by ensuring trustworthy intra-regional trade and relationship.
20. The Standing Committee of SAARC to formulate its recommendations on a Vision for
SAARCs Third Decade and the course of action required for making it organizationally
more strong and reliable by reviewing its previous objectives to include new objectives so
that it can address any contentious issue.
21. A road map should be evolved for bringing in effect South Asian Economic Union to
ensue the concerted progress of all the member countries in the world economy.
22. The new decisions taken in the 13th summit to enhance the intra-regional trades should
be implemented as soon as possible like the development of communication links though
transit, establishment of Regional Food Bank, creating investment areas for the member
countries etc.
23. The Twelfth Summit adopted an Additional Protocol to the SAARC Regional Convention,
so as to deal effectively with the financing of terrorism. All members should expedite their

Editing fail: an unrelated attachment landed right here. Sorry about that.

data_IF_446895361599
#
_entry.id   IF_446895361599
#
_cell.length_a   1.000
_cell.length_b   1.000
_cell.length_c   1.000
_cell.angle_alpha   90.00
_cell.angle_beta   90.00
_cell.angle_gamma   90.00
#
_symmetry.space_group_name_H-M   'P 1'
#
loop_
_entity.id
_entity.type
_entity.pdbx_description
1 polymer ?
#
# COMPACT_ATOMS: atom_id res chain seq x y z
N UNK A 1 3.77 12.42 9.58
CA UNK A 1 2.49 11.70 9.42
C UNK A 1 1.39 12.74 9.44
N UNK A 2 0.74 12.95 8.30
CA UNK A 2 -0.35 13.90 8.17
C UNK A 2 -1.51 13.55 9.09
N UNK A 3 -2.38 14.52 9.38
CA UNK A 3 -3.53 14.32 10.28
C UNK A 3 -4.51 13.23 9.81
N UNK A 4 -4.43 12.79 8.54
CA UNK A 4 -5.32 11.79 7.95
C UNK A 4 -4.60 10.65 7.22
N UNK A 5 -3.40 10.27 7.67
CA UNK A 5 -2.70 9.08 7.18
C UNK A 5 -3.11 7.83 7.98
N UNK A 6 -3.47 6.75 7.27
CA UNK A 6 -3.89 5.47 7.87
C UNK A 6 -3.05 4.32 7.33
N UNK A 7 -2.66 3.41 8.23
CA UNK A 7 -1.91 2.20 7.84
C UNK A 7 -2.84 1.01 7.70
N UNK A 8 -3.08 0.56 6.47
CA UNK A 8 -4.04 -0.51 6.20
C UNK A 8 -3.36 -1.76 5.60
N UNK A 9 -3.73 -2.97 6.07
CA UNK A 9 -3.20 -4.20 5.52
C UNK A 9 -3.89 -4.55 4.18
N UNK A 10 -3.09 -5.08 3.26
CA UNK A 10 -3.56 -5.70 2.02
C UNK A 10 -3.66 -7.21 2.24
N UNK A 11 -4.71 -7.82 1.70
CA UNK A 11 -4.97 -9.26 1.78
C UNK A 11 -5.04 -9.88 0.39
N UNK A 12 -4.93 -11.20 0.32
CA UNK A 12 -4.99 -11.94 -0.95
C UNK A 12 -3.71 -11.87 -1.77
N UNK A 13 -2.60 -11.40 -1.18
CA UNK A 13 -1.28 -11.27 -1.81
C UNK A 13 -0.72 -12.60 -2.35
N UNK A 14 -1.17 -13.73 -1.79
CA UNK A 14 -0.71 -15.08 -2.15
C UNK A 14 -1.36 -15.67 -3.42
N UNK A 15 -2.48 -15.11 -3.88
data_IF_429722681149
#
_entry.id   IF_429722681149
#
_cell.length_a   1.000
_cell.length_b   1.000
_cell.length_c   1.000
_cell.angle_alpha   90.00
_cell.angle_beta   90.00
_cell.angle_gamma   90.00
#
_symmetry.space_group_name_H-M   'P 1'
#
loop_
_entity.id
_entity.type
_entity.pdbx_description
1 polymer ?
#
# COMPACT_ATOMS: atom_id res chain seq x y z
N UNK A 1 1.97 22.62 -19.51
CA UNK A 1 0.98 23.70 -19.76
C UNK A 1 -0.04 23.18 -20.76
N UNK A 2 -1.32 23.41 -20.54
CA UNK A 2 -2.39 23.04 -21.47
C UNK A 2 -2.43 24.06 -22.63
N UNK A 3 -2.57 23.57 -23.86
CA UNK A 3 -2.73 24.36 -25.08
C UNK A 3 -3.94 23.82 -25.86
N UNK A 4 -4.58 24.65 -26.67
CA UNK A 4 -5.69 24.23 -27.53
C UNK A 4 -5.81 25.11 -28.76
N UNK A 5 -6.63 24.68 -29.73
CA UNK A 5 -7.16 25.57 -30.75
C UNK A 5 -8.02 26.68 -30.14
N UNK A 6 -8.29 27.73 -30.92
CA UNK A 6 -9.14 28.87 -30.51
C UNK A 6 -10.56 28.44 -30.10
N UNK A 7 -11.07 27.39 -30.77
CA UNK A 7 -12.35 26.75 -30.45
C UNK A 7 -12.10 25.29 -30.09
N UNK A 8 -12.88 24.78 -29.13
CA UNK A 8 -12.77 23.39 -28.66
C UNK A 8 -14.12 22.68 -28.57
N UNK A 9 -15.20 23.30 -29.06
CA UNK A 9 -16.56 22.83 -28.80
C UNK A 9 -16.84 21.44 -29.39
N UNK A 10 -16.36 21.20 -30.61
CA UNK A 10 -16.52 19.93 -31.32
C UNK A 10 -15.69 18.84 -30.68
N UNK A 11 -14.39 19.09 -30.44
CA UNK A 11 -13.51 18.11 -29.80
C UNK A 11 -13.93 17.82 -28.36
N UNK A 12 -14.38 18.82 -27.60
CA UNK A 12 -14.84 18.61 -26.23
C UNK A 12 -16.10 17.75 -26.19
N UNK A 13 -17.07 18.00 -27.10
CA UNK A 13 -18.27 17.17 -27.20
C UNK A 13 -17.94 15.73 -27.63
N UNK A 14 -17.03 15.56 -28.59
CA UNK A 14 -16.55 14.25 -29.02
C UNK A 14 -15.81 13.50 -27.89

ratification. The exchange of information in this sector has to be the maximum.

Bangladesh Military Academy MOHAMMAD ALI KHAN

February 2006

Student Officer

Directing Staff Coordinator
Research Paper
1. A K M IQBAL AZIM, Prospect Of Saarc As Effective Forum For Regional Security,
Commandants Paper, Serial No: 3584, Defence Services Command and staff College.
2. Maj Abu Hena Md Mostofa, Prospect of Peace in South Asia , Commandants Paper,
Serial No: 3090, Defence Services Command and staff College.
3. Major Sabri Mohibbus Salam, Trade Imbalance Between Bangladesh and India: How to
Reduce It, Commandants Paper, Serial No: 2818, Defence Services Command and staff
4. The Daily Amar Desh, 03 March 2006.
5. Current News, January 2006.


. SAARC-Kathmundu, Milan Weekly and Jhilco Weekly, (Nepal, December 1990), P. 9.

. Abul Ahsan,SAARC A Perspective, (University Press Limited, Dhaka, 1992), P.268.

. Ibid, P.272.

Major Sabri Mohibbus Salam. Trade Imbalance Between Bangladesh and India, page-.13

AMAR DESH-the daily bangle newspaper, 3 Marh 06, page-3, colm-4.

Maj Abu Hena Md Mostofa, Prospect Of Peace In South Asia , page-7

Current News, January 2006, page-16